It’s been 30 years since the Tower of David Museum opened its doors as an ancient portal to Jerusalem’s Old City. Now the historic citadel is in the final throes of planning a $30 million renovation, intended to be completed in five years.
The goal of the renovation is to create a more seamless transition from east to west, leading from the new city of Jerusalem into the Old City, directly into the museum that is situated just inside Jaffa Gate, one of the major entries into the historic site.
“We’ve been thinking about what is the task of the museum,” said Eilat Lieber, the museum director. “It will always be a monumental site of the Old City, a symbol. But as an institution, we have to think about what we want for future generations. We’re a pathway from west to east, and we want it to be a smoother transition.”
The upgrade will change the flow into the museum, with a new entrance complex from the western side of the citadel, now used as the exit from the museum, and connected to the outdoor Mamilla mall through the ancient Byzantine bathhouses under Jaffa Gate.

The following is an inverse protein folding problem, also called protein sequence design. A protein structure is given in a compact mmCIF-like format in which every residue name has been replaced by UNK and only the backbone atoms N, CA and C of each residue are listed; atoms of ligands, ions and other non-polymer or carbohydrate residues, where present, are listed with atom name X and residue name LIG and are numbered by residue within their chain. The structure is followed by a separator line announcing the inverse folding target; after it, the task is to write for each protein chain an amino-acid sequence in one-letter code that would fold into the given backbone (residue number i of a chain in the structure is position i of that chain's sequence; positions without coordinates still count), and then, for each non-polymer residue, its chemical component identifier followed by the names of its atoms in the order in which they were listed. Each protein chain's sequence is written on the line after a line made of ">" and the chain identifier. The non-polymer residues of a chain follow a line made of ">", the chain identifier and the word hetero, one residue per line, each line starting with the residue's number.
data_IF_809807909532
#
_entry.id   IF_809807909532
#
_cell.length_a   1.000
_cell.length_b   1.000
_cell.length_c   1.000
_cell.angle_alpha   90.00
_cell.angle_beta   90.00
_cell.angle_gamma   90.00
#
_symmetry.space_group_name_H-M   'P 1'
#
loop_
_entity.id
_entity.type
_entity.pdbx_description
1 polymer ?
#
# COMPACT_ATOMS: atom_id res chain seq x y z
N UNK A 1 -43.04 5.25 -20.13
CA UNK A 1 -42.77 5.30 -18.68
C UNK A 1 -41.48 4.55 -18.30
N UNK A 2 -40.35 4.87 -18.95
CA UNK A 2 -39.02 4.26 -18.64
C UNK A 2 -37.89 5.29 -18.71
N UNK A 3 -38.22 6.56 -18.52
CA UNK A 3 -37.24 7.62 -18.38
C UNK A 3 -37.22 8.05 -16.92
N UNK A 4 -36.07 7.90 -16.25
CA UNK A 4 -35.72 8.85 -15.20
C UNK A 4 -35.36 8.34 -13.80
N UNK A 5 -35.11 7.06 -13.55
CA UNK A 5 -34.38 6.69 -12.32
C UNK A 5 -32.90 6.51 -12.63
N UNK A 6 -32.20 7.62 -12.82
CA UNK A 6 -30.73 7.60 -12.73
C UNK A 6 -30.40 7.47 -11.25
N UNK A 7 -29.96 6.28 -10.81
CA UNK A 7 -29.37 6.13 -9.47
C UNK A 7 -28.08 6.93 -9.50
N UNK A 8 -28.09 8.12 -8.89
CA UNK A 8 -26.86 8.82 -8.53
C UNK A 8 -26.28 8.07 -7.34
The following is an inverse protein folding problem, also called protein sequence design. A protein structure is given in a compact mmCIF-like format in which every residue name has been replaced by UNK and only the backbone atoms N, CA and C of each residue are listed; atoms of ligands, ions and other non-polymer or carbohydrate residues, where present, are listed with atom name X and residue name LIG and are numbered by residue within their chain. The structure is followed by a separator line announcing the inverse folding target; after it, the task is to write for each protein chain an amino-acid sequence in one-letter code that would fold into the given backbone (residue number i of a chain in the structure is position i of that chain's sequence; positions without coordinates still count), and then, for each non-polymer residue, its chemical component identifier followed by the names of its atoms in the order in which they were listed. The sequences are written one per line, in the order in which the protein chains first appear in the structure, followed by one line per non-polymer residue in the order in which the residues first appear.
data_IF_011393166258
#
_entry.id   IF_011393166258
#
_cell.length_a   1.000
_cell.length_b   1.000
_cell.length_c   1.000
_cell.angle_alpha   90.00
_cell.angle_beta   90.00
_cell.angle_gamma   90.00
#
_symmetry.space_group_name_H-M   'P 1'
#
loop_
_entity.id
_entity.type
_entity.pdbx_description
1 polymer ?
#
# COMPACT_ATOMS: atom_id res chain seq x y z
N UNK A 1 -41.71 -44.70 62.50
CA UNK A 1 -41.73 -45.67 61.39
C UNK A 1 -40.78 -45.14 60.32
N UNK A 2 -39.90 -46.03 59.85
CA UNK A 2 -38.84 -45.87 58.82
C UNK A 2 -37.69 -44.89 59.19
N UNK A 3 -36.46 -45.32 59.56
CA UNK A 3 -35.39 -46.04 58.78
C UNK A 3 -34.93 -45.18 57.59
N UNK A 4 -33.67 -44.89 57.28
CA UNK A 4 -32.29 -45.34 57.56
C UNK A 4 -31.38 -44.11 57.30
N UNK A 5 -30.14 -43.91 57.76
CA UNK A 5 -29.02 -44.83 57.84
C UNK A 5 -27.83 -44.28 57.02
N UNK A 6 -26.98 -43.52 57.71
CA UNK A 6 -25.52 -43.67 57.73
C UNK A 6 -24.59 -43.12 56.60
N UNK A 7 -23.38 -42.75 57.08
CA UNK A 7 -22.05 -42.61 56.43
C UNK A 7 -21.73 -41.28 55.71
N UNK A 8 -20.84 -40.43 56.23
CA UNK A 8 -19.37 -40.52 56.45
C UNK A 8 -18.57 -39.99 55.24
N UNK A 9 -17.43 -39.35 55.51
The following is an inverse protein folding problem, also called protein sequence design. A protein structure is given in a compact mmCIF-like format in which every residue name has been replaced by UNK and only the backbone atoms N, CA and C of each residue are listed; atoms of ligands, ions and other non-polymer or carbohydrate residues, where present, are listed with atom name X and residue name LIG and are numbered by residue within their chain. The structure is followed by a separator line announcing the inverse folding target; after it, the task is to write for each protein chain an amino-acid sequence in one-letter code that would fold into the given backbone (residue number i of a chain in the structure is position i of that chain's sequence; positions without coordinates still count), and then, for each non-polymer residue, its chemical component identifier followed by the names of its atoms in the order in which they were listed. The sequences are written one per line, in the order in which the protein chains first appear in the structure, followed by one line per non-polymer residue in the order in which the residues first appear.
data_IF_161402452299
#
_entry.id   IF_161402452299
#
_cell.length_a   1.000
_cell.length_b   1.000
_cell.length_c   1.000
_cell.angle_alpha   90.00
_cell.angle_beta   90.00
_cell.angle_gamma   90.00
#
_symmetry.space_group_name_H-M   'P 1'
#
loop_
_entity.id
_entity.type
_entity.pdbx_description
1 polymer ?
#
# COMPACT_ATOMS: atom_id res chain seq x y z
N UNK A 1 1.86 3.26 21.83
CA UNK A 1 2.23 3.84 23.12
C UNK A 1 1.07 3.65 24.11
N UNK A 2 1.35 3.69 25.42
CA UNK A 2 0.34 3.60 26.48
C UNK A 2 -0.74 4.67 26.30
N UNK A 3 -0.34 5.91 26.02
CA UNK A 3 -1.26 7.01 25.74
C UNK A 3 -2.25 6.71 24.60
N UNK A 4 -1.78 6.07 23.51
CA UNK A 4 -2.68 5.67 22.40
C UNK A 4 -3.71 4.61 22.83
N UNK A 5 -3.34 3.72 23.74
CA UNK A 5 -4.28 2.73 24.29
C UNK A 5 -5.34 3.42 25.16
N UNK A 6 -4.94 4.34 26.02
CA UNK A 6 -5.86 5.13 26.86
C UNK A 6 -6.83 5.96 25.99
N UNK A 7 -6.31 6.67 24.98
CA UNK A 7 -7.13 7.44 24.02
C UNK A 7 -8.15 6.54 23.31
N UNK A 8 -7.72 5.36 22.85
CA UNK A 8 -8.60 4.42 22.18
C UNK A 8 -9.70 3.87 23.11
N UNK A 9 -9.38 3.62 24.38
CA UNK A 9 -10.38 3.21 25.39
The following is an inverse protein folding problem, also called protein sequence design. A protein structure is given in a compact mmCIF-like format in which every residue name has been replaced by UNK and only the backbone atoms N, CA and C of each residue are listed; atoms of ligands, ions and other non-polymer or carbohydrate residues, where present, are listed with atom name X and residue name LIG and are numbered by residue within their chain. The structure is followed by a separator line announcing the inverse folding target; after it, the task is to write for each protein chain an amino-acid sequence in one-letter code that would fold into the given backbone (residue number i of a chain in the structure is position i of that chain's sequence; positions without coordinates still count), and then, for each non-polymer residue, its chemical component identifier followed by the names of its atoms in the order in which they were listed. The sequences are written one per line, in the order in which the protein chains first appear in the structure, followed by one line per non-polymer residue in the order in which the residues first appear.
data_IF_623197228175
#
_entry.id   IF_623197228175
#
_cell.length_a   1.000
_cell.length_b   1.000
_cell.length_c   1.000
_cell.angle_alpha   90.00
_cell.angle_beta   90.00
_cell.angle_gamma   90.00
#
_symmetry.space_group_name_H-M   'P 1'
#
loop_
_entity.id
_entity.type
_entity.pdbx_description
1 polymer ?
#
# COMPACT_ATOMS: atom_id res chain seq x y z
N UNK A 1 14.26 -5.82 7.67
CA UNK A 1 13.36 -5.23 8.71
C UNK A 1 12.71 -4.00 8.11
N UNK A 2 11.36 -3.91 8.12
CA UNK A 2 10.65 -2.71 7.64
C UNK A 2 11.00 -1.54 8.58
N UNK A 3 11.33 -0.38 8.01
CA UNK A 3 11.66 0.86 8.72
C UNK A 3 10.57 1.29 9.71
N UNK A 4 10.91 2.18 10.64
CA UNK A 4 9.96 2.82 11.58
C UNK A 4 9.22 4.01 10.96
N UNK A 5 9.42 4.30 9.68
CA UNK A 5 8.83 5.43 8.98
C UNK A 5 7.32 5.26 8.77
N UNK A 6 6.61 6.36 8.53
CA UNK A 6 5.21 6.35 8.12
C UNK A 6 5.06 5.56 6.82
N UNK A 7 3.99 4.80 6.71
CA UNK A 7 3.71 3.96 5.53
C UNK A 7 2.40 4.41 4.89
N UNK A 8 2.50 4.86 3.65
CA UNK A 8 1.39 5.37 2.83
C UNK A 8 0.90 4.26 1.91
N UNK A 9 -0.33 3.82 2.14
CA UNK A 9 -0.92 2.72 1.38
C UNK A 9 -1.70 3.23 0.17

The excavations were carried out 20 years ago, and show the timeline of Jerusalem from a wall from the period of King Hezekiah during the First Temple period (800 BCE), the foundations of King Herod’s palace and water system from 2,000 years ago, Crusader-era pools and the Ottoman city walls of Jerusalem through modern times.
The entire excavation has been neglected until now, said Lieber, who has been the director at the Tower of David for nearly five years.
When the Tower of David Museum opened 30 years ago, the Western Wall Tunnels and the City of David archaeological site weren’t open yet, pointed out Lieber. The task of the museum has changed, she said, as well as its role as a “monumental site” of the Old City.
“Jerusalem has changed,” said Lieber. “What’s the right message when considering the history of Jerusalem?”
The renewal project is expected to double the area of the museum from 7,895 square meters to 15,000 square meters with the permanent exhibition area doubling to almost 4,000 square meters.
With the renovation, the museum will also gain a glassed-in entrance with a ticket office and coatroom, a cafe and public bathrooms.
“It’s been disorienting until now,” said Lieber. “You go from Mamilla to Jaffa Gate, and there’s the shuk and juice vendors and hummus. It’s hard to know where to go. We wanted better bathrooms and a better welcome for tourists.”
The $30 million project is being financed primarily by the Clore Foundation, which will be giving the majority of the funding, said Lieber, with the rest from the government, Tourism Ministry and Jerusalem Foundation.
The renovated museum is slated to open in 2022, but will remain open throughout the process.